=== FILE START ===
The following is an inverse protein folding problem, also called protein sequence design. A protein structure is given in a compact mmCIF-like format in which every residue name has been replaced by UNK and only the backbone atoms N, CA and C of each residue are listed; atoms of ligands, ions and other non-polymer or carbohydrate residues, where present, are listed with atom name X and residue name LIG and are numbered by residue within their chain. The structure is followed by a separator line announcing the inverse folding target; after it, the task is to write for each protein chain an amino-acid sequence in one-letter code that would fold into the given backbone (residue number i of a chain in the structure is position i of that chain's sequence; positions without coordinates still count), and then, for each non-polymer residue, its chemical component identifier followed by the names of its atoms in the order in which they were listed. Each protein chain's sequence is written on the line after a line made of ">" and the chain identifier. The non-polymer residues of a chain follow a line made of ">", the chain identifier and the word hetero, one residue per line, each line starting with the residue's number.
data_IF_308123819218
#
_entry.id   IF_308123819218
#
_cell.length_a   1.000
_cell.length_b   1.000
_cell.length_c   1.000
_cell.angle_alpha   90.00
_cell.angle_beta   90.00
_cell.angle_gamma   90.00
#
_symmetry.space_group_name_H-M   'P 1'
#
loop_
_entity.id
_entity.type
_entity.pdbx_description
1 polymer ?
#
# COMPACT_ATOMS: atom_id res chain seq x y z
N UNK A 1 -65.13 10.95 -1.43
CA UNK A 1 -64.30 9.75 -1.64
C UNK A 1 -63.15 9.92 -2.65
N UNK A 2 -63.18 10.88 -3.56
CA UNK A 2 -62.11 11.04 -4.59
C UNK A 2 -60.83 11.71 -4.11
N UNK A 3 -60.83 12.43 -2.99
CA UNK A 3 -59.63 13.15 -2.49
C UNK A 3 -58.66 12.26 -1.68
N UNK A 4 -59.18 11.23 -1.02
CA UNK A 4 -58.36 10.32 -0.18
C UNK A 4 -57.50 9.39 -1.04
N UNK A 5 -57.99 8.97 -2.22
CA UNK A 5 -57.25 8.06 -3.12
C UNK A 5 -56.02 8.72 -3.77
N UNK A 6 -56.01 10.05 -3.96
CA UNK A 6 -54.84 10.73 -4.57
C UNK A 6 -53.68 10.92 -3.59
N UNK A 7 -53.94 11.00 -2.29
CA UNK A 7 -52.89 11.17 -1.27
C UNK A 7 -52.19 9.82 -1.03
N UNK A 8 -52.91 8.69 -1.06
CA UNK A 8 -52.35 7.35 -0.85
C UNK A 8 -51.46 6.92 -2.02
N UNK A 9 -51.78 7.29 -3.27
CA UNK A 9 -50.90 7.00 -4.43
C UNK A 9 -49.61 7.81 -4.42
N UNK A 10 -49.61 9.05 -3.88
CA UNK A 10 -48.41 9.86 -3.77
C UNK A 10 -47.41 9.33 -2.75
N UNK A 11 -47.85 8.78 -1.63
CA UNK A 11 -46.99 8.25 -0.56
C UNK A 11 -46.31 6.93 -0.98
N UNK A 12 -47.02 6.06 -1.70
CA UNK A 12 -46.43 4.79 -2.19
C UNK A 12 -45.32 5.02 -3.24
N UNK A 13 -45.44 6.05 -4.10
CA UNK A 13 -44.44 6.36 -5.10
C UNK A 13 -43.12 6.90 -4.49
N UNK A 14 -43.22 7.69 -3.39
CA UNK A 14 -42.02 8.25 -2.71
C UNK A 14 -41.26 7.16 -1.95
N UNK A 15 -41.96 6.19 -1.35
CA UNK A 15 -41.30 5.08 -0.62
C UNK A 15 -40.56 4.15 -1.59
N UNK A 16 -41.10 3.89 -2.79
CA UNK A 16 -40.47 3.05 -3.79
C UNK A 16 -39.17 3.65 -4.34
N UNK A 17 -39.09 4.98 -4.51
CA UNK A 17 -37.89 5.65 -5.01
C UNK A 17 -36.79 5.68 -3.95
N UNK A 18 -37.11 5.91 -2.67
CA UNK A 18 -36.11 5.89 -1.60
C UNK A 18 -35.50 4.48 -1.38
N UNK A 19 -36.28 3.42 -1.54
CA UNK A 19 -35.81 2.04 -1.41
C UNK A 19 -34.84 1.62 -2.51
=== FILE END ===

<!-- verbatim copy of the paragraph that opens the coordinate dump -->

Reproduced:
The following is an inverse protein folding problem, also called protein sequence design. A protein structure is given in a compact mmCIF-like format in which every residue name has been replaced by UNK and only the backbone atoms N, CA and C of each residue are listed; atoms of ligands, ions and other non-polymer or carbohydrate residues, where present, are listed with atom name X and residue name LIG and are numbered by residue within their chain. The structure is followed by a separator line announcing the inverse folding target; after it, the task is to write for each protein chain an amino-acid sequence in one-letter code that would fold into the given backbone (residue number i of a chain in the structure is position i of that chain's sequence; positions without coordinates still count), and then, for each non-polymer residue, its chemical component identifier followed by the names of its atoms in the order in which they were listed. Each protein chain's sequence is written on the line after a line made of ">" and the chain identifier. The non-polymer residues of a chain follow a line made of ">", the chain identifier and the word hetero, one residue per line, each line starting with the residue's number.